|Lay, Jr, Donald - Don|
Submitted to: Journal of Biomedical Optics
Publication Type: Peer Reviewed Journal
Publication Acceptance Date: 1/15/2006
Publication Date: 1/8/2007
Citation: Moulton, K., Lovell, F., Williams, E., Ryan, P., Lay Jr, D.C., Jansen, D. 2007. Use of glycerol as an optical clearing agent for enhancing photonic transference and detectionof salmonella typhimurium through porcine skin. Journal of Biomedical Optics. 11(5):054027-1-8. . Interpretive Summary: An assessment of the optical properties of porcine skin suggest that the addition ofhyperosmotic chemical agents (i.e., glycerol) results in no change in absorption of photoniclight, decreases photonic reflectance, increases photonic transmittance and reduces photonicscattering. These qualities of optical clearing agents (glycerol and DMSO) improved the sensitivity of detection of photonic light emitted by transformed (lux) Salmonella typhimurium through porcine skin. Specifically glycerol exhibited a dose-dependence with a substantial increase in photonic detection at concentrations greater than 25% glycerol with immersion. Similar increases in photonic detection occurred after 4 and 8 h treatments with glycerol, as well as a return to pre-treatment values for treated skin rehydrated after soaking in PBS.Addition of DMSO (concentrations greater than 30 %) as a carrier for Optical Clearing Agentsdid not have an appreciable effect on improving the detection of photonic emissions. To this end, glycerol and glycerol + DMSO are effective optical clearing agents for increasing photonicdetection through porcine skin to enhance the sensitivity of biophotonic models aimed at thedetection of Salmonella or other photon emitting experimental paradigms. This new technology will aid scientists in discovering how Salmonella infects swine.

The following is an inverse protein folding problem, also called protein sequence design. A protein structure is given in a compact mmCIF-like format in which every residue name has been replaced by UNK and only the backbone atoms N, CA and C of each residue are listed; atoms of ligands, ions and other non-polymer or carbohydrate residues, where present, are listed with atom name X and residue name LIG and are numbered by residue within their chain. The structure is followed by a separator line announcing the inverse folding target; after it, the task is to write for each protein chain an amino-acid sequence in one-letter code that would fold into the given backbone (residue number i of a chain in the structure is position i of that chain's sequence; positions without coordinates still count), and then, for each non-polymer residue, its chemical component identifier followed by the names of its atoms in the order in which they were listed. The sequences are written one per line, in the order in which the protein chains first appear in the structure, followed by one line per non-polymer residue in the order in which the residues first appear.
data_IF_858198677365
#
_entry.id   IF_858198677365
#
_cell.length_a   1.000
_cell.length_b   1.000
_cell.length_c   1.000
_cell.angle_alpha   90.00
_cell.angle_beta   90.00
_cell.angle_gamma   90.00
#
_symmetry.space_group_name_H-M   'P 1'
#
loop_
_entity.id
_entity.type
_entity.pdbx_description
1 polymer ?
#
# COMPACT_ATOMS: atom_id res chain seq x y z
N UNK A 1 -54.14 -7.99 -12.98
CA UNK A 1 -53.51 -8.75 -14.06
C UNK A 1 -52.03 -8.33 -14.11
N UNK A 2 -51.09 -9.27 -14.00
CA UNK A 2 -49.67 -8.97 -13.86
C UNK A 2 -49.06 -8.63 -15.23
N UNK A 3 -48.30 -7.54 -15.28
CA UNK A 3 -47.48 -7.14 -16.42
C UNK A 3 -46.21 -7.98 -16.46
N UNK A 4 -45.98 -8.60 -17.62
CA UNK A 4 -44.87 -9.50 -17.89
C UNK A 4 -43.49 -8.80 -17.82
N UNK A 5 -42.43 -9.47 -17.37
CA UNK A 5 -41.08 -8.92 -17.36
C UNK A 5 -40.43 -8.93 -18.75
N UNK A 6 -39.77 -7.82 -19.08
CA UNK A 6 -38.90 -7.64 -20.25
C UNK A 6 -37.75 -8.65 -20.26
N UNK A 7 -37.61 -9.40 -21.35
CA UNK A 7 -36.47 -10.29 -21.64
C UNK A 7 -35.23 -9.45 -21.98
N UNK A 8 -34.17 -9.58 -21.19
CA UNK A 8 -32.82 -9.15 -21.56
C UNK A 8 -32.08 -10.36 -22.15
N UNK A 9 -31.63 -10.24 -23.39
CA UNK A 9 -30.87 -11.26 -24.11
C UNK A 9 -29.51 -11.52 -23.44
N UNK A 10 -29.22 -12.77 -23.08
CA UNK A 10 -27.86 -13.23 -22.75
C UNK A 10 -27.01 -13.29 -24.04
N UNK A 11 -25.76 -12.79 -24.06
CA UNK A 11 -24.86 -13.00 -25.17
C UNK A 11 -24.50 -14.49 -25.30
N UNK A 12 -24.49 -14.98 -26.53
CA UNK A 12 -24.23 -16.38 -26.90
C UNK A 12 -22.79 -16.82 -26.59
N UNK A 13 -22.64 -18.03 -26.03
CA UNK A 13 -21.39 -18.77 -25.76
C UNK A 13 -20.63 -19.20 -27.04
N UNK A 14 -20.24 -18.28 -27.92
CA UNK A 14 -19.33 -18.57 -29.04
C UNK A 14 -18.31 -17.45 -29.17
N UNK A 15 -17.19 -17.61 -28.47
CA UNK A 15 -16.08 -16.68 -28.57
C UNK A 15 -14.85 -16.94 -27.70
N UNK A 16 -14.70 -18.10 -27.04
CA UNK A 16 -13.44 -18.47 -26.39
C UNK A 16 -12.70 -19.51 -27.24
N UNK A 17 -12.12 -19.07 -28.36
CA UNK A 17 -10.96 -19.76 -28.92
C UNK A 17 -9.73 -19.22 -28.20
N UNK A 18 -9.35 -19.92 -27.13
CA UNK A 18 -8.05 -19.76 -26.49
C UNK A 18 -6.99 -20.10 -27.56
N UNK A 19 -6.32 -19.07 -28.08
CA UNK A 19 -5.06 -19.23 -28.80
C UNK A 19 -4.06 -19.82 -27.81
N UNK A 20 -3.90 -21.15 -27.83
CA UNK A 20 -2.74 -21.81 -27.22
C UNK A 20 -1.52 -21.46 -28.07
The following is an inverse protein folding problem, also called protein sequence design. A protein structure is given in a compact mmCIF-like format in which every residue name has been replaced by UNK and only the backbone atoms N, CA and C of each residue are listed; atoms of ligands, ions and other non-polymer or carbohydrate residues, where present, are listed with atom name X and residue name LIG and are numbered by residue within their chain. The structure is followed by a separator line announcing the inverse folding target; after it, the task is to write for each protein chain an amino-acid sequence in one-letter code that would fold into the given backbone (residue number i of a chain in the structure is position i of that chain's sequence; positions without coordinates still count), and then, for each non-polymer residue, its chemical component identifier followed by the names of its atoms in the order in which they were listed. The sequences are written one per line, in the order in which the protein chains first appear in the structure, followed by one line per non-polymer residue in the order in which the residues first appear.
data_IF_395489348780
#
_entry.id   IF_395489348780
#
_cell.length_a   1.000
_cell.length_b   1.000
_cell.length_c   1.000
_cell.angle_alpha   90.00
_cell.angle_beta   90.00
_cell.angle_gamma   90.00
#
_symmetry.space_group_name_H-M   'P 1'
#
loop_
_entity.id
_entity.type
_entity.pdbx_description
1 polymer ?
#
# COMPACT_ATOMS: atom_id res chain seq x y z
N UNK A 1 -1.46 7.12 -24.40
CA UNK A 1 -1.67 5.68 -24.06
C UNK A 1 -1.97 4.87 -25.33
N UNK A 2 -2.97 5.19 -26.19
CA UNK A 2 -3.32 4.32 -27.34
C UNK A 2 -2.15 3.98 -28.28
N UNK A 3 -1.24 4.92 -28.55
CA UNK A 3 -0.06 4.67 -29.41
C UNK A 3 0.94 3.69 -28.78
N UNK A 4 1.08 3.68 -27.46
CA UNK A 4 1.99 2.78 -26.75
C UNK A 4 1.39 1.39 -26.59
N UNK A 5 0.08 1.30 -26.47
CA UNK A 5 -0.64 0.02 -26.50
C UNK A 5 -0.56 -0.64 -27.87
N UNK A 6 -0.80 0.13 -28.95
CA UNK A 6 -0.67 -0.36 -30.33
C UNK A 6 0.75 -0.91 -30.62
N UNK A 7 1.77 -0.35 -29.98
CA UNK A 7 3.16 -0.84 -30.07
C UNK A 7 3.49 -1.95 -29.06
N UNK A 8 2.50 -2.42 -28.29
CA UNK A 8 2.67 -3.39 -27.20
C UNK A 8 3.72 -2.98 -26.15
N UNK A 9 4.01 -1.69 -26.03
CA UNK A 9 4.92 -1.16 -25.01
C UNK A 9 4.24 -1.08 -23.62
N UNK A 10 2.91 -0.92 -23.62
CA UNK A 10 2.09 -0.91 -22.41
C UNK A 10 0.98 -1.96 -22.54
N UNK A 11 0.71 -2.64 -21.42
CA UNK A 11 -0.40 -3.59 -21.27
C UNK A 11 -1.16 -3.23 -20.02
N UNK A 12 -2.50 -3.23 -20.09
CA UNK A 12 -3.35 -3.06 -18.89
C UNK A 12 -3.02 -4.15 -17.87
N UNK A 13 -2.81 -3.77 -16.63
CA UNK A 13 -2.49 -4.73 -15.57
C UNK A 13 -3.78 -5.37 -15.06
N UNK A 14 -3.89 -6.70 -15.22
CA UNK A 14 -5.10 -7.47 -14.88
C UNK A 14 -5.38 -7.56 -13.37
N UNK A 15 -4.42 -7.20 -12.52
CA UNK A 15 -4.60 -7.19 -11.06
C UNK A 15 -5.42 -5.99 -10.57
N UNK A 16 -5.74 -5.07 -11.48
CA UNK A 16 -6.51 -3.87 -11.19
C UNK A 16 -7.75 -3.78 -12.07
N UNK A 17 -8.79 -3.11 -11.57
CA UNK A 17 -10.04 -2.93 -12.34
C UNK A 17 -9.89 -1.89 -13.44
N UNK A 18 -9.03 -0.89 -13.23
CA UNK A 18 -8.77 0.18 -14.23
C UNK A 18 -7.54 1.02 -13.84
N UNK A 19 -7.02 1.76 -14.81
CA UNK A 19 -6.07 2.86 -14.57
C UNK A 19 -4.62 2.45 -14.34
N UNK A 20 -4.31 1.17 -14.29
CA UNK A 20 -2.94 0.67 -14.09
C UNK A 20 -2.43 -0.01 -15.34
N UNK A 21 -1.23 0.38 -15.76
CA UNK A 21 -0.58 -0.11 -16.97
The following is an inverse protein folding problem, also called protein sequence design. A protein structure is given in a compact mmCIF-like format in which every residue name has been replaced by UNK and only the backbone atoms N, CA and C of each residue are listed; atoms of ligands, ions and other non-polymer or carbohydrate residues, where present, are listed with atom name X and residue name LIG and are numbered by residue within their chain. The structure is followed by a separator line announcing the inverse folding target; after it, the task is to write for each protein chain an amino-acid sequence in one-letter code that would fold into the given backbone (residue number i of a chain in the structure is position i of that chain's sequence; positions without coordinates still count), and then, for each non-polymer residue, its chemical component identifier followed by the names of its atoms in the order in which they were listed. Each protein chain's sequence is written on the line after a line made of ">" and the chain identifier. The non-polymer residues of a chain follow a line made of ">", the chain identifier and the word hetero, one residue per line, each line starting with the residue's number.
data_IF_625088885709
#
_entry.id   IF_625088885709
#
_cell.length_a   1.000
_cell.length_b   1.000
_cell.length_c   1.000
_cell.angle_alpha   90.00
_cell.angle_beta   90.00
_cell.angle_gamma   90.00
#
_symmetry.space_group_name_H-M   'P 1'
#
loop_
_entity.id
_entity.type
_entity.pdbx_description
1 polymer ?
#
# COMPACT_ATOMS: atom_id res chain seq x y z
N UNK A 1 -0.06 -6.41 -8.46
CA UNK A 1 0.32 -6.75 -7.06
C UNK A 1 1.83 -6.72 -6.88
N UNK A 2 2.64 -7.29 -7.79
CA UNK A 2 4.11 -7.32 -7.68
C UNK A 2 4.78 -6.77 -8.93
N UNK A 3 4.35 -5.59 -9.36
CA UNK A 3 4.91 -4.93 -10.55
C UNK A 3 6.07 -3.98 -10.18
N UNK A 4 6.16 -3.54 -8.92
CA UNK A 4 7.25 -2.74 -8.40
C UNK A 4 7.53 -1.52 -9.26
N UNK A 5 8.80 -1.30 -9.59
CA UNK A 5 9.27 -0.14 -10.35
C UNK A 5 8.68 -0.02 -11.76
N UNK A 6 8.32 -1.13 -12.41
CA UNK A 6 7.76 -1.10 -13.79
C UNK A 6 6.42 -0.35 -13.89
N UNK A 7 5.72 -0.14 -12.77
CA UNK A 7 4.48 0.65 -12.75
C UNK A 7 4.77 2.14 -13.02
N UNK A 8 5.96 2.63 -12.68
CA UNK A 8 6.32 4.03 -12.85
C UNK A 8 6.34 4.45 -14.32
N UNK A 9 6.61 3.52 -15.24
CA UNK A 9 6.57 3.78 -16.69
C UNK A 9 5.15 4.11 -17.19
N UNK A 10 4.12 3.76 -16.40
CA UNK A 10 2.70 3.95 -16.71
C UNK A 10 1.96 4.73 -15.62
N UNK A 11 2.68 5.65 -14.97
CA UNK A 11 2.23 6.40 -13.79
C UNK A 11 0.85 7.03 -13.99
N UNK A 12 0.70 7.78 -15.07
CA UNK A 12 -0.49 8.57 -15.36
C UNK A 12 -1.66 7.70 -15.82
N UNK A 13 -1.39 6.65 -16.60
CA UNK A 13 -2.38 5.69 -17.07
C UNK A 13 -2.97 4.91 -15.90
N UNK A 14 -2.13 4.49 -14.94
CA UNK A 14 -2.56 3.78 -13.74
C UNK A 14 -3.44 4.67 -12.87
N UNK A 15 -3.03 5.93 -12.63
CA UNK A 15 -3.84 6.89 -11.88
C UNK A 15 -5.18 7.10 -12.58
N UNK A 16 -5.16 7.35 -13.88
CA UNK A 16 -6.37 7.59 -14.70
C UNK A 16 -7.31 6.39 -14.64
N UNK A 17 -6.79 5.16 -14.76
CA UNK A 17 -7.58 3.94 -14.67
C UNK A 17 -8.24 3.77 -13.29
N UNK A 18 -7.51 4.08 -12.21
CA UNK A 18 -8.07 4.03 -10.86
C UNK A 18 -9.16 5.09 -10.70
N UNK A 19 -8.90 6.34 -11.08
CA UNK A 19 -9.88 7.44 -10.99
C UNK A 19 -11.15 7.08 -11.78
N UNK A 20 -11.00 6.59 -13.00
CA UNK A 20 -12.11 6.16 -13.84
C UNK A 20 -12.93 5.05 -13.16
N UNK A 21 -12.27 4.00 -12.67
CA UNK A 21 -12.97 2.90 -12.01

Technical Abstract: The objective of this study was to evaluate glycerol (GLY) and GLY+DMSO (dimethyl sulfoxide) to increase photonic detection of transformed Salmonella typhimurium (S.typh-Lux) through porcineskin. A 96-well plate containing S. typh-lux was imaged for 5 min as a control reference usinga CCD camera. Skin was placed on the plate containing S. typh-lux, imaged (5 min) and then treated with PBS, GLY, DMSO, GLY+DMSO in a dose- and time-dependent manner and re-imaged (5min). The percent of photonic emissions detected (treated or untreated skin relative to no skin controls) were used for analysis. Treatment for 4 h with 50% GLY-PBS and 50:30:20%GLY:DMSO:PBS increased photonic detection (P<.05) compared to untreated skin, 100% PBS or30:70% DMSO:PBS. Ratios of DMSO (10, 20, 30, 40, and 50%) in the presence of 50% GLY demonstrated that DMSO at 20 and 40% increased photonic detection (P<.05) compared to 10% DMSOand 50% GLY:PBS. These data indicate that GLY and GLY+DMSO are effective optical clearing agents on skin when treated for 4 h to increase detection of emitted photons. Clearing agents such as GLY have potential to minimize the effects of skin tissue as one of the photontransmittance barriers (skin, fat, muscle and membranes) in vivo.